• MDCG 2021-5: Guidance on standardisation for medical devices (April 2021)

While the work of the MDCG to develop and deliver further guidance continues, manufacturers should carefully monitor the relevant European Commission resources for updates.


Although recently published MDCG guidance on standardisation for medical devices provides a useful description of the concept of “state of the art” in the medical device context, along with the role of harmonised European standards in conferring a presumption of conformity with legislative requirements, it remains the case that there are currently no such standards published in the Official Journal of the European Union in respect of the MDR.

Harmonised European standards in the field of medical devices, are developed by the two relevant European standardisation organisations:

  • The European Committee for Standardization (CEN), and

  • The European Committee for Electrotechnical Standardization (Cenelec)

As confirmed in the guidance, the various standardisation mandates issued by the Commission to CEN and Cenelec in relation to the old Directives expire with those pieces of legislation. Added to this, a standardisation request issued by the Commission under the MDR to CEN and Cenelec in the form of a Commission Implementing Decision was rejected in May 2020.

On 14 April 2021, the Commission adopted an amended implementing decision, requesting CEN and Cenelec to revise some 201 existing harmonized standards and draft 27 new standards over the next three years. If accepted, implementing decisions with updated harmonised standards will begin to be published periodically in the Official Journal throughout the remainder of 2021. CEN and CENELEC have also been asked by the Commission to submit a joint work program by 28 May 2021. Given the importance of harmonised standards to industry, this is another area that manufacturers should closely monitor.


Although the MDR is now in force, the process of learning to live with a regime that requires a much higher degree of transparency, traceability and data has now begun in earnest. Added to this, manufacturers also need to plan for a number of structural challenges such as the continued wait for EUDAMED and limited capacity amongst notified bodies.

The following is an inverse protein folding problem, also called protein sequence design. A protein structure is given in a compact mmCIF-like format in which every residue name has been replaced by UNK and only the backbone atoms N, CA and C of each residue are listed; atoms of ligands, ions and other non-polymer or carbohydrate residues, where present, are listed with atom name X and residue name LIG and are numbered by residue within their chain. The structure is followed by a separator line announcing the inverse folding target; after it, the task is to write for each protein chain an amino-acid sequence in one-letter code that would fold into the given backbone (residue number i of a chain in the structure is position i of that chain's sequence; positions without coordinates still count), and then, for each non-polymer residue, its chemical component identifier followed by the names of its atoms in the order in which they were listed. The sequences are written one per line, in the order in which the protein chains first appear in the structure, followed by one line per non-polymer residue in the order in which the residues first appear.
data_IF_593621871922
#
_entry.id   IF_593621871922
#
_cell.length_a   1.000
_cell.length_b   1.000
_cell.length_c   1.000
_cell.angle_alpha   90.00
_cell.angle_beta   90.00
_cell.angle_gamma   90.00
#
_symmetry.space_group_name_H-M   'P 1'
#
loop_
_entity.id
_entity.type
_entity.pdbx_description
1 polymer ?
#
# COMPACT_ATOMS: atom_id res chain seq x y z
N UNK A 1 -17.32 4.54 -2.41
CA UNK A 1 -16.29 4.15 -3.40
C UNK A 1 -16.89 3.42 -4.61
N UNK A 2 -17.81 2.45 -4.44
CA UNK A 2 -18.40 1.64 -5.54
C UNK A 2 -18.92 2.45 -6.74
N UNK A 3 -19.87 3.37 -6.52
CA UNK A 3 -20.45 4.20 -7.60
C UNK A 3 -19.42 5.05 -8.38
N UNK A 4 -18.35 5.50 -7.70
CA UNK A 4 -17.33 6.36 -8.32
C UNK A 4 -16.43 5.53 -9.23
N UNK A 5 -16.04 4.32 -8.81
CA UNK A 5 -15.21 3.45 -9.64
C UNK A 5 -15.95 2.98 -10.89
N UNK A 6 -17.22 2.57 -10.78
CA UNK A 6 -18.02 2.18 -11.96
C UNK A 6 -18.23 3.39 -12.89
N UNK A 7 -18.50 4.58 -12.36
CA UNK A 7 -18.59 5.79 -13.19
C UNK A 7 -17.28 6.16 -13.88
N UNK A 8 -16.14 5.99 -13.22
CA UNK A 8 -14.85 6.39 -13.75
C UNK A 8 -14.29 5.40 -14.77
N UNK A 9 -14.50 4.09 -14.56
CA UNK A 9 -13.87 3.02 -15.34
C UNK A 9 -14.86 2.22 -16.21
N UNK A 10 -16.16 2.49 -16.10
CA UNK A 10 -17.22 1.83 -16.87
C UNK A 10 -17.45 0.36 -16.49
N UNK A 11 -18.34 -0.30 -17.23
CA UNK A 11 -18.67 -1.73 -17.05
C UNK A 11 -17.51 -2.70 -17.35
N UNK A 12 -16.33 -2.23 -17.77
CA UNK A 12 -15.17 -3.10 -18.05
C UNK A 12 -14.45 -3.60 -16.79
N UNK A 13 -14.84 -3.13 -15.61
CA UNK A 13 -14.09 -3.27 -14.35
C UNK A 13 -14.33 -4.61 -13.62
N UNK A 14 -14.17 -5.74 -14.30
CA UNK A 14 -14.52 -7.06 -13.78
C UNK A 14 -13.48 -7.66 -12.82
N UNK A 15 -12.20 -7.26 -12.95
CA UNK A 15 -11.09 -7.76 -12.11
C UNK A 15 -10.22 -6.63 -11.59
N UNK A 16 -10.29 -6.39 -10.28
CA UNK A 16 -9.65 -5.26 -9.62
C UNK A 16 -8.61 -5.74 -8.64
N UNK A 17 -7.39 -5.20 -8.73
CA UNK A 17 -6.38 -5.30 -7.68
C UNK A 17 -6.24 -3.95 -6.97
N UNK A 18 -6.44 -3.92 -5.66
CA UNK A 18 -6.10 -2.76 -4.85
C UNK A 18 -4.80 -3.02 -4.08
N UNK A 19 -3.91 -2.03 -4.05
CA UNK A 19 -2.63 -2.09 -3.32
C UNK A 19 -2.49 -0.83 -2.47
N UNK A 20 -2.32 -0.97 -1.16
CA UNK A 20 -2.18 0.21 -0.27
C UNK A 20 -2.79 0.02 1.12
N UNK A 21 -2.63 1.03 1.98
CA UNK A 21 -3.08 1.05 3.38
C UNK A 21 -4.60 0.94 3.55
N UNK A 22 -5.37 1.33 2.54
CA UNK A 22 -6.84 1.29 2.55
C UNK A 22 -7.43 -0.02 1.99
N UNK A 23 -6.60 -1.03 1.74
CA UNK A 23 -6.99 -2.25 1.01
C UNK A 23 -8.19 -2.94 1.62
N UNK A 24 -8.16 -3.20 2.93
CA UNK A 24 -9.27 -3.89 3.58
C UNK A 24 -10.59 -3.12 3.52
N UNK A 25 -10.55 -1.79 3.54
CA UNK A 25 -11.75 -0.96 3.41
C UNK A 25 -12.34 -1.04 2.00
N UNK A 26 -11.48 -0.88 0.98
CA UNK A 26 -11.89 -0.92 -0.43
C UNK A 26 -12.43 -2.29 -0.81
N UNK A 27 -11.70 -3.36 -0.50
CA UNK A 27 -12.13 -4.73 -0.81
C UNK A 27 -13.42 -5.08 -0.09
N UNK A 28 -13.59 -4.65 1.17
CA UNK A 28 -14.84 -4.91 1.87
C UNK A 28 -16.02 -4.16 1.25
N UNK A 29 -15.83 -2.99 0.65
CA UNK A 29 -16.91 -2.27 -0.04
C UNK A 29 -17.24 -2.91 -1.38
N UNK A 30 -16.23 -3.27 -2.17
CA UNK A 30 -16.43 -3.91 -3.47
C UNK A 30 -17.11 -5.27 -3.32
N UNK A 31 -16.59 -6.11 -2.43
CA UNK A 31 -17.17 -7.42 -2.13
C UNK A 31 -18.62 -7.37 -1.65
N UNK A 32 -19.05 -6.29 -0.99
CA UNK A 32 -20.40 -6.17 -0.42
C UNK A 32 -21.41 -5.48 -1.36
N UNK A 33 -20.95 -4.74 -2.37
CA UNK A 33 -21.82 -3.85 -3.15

Although the coming into force of a major new piece of legislation is by its very nature disruptive, there are some practical steps that manufacturers and developers can take to successfully navigate the journey to a fully functioning new regulatory regime for medical devices under the MDR:

  • With a view to streamlining the conformity assessment process as best as possible, stay in close contact with notified bodies regarding audit timelines, capacity and operational/administrative requirements.

  • In cases where there is a dearth of guidance or lack of clarity, be prepared to explain and justify decisions made to notified bodies and regulators, ideally with the aid of documents demonstrating that the issue(s) in question have been scoped and appropriately analysed before a decision is made.

  • Continue to pro-actively monitor for updated guidance and harmonised standards. Have regard to the EU Commission implementation rolling plan and regularly check the EU Commission webpage where MDCG endorsed documents and other guidance are published.

  • Given the detailed information to be entered, and the care required in order to provide data in an organised and accessible format, learning how to navigate the various modules of the EUDAMED database as they come on stream will also assist in managing the resources required to ensure full adherence with this new system.

For more information on the scope of the MDR and its impact on your business, contact a member of our Product Regulatory team.

The content of this article is provided for information purposes only and does not constitute legal or other advice.